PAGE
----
Perfect Spy: The Incredible Double Life of Pham Xuan An... - Larry Berman

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    [TD="class: alt1, bgcolor: #F8F7F4"][​IMG] Perfect Spy: The Incredible Double Life of Pham Xuan An...
    [HR][/HR]Perfect Spy: The Incredible Double Life of Pham Xuan An Time Magazine Reporter and Vietnamese Communist Agent
    by Larry Berman

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    Comment:
    From Publishers Weekly
    Historian Berman (Lyndon Johnson's War) draws on several years of interviews with Pham Xuan An before his death in 2006 for this engaging biography of the Time reporter who spied for North Vietnam throughout the Vietnam War. Pham Xuan An's deep cover began in 1957, when the Vietnamese Communist Party sent him to study journalism in California. After an internship at the Sacramento Bee and traveling around the U.S., he returned to South Vietnam in 1959. As a reporter for Reuters and Time, he was privy to classified information that made him a hero in Hanoi after the war. Amiable, fluent in English and adept at explaining Vietnam to Americans and vice versa, he was popular with reporters and officials of both nations. Readers may suspect some of An's recollections are self-serving, but the evidence in his favor is that almost everyone he befriended continued to admire him after learning his role. It's also clear An liked Americans, so much so that superiors suspected his loyalty and confined him to Vietnam after relations thawed. Without glossing over An's responsibility for American deaths, Berman portrays an attractive, sometimes tragic character. (May)
    Copyright © Reed Business Information, a division of Reed Elsevier Inc. All rights reserved.

    From The Washington Post
    Reviewed by Robert G. Kaiser

    All the American journalists in Saigon knew Pham Xuan An, a ubiquitous

    presence in our midst, a fixture at Givral's -- the café on Tu Do Street in the center of town where the gossip was thick enough to pick up with chopsticks -- and one of the best Vietnamese explainers of Vietnam to Americans. Soon after I arrived in Saigon in March 1969, Robert Shaplen, the New Yorker's Asian correspondent, advised me to get to know An because he knew everybody. I followed Shaplen's advice. Every American news organization with a Saigon bureau had one or more Vietnamese journalists on retainer to help us hapless correspondents, almost none of whom spoke any Vietnamese or knew the country's history and politics. Most of these people labored anonymously, but because he was so good and so useful, An's employer, Time magazine, put his name on its masthead and treated him as a full-fledged correspondent. But An, a garrulous charmer, was eager to help everyone, not just Time correspondents. He always seemed available for a conversation. One of his biggest assets was his excellent English. In the 1950s An had studied journalism and politics at Orange Coast College in Costa Mesa, Calif. Today Orange County is a center of Vietnamese-American life, with hundreds of thousands of residents who came from Vietnam or were born to those who did, but An used to joke that he had been the first Vietnamese to live in the county. There he mastered the English language and learned a lot about Americans, too.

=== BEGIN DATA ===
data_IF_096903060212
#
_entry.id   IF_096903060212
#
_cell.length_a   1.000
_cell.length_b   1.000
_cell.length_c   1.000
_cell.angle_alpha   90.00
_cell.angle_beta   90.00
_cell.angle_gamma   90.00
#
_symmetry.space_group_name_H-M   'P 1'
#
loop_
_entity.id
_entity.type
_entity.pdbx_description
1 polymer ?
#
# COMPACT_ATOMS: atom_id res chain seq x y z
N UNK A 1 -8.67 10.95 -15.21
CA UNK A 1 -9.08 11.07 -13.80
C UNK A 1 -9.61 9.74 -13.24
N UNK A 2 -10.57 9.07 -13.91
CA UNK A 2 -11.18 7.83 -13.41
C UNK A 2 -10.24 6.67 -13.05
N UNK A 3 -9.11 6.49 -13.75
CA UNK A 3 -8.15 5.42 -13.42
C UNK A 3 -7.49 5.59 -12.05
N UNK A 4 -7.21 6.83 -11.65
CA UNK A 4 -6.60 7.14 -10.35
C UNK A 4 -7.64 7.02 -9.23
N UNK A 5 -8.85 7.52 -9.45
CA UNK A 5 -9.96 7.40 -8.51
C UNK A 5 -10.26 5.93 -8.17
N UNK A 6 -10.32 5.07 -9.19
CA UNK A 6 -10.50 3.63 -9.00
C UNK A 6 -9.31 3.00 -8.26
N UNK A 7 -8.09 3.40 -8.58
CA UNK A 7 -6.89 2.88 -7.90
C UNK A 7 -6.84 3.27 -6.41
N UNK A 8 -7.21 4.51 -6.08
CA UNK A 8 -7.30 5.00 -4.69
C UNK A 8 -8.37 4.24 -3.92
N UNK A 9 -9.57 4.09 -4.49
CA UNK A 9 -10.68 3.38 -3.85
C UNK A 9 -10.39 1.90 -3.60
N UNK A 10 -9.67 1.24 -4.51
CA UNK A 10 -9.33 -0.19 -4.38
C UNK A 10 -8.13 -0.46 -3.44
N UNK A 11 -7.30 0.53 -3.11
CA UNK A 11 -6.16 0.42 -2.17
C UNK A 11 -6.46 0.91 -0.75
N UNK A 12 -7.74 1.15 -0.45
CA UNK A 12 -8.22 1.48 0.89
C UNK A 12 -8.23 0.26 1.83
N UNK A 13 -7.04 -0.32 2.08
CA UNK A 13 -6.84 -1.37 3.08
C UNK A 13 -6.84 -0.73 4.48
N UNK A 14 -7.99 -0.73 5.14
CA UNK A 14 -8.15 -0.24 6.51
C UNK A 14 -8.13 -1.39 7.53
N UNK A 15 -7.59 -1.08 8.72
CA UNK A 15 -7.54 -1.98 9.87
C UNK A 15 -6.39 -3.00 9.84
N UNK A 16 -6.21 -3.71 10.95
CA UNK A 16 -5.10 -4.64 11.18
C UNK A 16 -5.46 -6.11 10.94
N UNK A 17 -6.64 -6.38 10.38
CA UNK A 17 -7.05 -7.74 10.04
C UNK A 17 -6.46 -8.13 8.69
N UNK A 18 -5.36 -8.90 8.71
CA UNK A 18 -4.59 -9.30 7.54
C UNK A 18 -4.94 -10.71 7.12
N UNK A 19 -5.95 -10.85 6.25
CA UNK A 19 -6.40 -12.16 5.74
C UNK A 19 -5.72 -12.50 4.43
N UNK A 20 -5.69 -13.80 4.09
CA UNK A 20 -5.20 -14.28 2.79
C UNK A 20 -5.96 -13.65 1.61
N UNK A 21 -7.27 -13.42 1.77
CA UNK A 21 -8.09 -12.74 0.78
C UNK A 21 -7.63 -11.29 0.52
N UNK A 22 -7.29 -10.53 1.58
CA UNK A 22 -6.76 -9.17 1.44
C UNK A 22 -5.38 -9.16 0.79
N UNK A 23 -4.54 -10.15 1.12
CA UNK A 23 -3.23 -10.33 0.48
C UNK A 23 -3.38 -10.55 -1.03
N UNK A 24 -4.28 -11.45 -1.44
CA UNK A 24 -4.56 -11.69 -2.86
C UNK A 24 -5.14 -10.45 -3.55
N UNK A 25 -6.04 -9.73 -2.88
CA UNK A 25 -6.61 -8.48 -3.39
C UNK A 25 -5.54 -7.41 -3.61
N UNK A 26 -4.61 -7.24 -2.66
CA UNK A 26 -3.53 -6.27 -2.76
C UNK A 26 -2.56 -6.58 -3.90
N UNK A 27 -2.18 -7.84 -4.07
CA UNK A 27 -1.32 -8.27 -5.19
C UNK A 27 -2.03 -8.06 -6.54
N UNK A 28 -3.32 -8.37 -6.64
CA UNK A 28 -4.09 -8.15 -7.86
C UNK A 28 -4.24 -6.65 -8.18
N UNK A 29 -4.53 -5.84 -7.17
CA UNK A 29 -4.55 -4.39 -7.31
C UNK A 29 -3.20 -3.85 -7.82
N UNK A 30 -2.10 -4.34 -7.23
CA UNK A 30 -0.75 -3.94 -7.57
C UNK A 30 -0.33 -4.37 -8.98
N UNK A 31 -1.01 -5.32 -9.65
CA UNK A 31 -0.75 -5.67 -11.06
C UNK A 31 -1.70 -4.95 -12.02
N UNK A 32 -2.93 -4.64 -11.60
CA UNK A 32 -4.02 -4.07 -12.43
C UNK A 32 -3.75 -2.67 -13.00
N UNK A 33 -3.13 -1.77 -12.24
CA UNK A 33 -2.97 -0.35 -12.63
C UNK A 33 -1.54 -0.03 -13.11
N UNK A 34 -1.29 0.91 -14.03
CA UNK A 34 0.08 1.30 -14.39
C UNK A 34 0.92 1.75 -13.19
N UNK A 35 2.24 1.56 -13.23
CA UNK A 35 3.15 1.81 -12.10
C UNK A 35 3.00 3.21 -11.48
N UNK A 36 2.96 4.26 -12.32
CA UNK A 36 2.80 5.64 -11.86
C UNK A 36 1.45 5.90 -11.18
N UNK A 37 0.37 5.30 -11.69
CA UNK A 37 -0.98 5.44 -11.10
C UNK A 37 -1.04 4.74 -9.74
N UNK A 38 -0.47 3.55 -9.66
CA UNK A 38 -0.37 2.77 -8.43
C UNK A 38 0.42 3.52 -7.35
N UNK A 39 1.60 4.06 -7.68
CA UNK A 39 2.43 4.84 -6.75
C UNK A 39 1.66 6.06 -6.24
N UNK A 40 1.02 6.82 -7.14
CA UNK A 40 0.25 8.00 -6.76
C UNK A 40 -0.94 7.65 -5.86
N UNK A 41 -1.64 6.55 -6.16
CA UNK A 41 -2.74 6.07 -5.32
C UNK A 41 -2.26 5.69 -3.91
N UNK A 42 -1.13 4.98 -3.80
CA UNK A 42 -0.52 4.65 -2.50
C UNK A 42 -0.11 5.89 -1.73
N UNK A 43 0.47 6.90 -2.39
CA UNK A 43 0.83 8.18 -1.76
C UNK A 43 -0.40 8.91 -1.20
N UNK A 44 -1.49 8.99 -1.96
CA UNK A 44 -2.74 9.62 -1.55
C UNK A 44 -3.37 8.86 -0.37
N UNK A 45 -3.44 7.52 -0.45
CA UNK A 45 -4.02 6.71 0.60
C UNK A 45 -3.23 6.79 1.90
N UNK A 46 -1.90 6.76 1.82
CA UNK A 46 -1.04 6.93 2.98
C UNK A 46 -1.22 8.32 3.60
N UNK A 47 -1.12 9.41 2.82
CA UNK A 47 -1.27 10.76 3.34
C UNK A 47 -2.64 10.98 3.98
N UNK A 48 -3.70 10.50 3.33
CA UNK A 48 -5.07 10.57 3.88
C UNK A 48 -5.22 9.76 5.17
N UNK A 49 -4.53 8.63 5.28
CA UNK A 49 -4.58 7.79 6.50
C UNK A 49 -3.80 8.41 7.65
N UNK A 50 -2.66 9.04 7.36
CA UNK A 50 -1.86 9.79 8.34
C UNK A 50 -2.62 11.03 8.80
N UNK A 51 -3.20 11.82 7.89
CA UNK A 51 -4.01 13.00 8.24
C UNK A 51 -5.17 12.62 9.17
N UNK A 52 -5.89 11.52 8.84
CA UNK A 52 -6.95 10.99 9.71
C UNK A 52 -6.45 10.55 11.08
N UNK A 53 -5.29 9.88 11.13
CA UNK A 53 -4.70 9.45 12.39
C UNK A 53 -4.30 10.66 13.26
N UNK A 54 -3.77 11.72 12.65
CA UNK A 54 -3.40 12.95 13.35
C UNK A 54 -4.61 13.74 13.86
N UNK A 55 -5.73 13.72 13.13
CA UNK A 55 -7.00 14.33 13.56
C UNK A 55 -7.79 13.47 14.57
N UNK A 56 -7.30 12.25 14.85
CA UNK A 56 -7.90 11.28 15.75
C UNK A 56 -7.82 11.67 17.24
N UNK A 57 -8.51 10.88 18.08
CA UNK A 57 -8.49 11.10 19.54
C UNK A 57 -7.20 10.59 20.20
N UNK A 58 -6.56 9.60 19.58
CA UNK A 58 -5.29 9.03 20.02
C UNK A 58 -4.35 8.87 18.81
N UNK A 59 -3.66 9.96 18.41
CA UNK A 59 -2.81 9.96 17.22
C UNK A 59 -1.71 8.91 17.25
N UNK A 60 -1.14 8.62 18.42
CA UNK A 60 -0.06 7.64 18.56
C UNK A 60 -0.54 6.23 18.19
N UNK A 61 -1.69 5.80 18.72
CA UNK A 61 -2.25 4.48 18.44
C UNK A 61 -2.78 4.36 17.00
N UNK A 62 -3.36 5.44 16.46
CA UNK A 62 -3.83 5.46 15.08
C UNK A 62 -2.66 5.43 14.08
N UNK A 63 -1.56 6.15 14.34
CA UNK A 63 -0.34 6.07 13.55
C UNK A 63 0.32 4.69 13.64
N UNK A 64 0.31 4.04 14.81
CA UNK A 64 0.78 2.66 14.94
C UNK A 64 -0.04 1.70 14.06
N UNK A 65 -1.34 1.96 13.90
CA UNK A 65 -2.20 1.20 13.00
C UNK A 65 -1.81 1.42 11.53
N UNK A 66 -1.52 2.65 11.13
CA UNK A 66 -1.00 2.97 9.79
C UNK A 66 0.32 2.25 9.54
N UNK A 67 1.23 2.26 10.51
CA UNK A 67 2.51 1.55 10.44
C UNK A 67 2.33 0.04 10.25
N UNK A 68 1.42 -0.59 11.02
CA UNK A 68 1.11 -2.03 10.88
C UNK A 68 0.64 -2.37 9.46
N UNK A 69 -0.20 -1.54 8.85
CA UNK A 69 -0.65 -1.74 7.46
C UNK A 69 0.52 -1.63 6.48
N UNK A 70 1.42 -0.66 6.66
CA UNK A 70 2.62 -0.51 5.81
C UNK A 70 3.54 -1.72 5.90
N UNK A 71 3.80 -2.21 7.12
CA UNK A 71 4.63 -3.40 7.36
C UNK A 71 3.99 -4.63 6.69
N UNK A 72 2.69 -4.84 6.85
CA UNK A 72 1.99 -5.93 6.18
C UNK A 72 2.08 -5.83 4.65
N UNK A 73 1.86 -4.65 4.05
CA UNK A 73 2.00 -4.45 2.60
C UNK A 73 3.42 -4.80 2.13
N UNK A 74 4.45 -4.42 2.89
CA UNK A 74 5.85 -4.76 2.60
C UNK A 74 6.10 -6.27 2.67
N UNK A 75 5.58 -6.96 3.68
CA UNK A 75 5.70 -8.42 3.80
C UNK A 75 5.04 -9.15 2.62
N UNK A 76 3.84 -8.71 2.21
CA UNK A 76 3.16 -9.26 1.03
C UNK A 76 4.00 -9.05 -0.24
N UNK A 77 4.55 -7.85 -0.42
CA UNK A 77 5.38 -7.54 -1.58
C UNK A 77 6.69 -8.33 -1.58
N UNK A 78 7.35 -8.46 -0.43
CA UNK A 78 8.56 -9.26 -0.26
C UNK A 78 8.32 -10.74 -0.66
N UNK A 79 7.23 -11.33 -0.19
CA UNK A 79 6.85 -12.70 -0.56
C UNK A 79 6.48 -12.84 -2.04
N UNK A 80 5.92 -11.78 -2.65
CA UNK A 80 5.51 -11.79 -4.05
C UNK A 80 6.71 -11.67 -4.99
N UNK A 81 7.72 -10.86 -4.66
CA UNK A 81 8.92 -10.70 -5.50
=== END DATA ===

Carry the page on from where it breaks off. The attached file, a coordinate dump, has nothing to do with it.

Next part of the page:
An's many successes in life grew from his ability to please people who could help him, including the South Vietnamese government officials who decided to send him to California. When I first knew him, he seemed like a classic example of a Vietnamese type: a resourceful entrepreneur who could make his way by making the right friends. But all of us who worked with him had to radically revise our impressions in the late 1970s, when it became obvious that the An we knew had been an invention. An, it turned out, had been working throughout the war, and back to the 1940s, for the communists. He was a spy -- the perfect spy, as Prof. Larry Berman of the University of California at Davis argues. After reading this book, it is difficult to dispute that characterization. An had many American friends who were or became famous writers, from Shaplen and David Halberstam to Neil Sheehan and Stanley Karnow, but for reasons he has taken to his grave, it was Berman in whom he confided the aspects of his secret life that none of us previously knew. The two met in Saigon -- now technically Ho Chi Minh City, though still Saigon to the natives -- in 2001. They became friends and then collaborators on this book.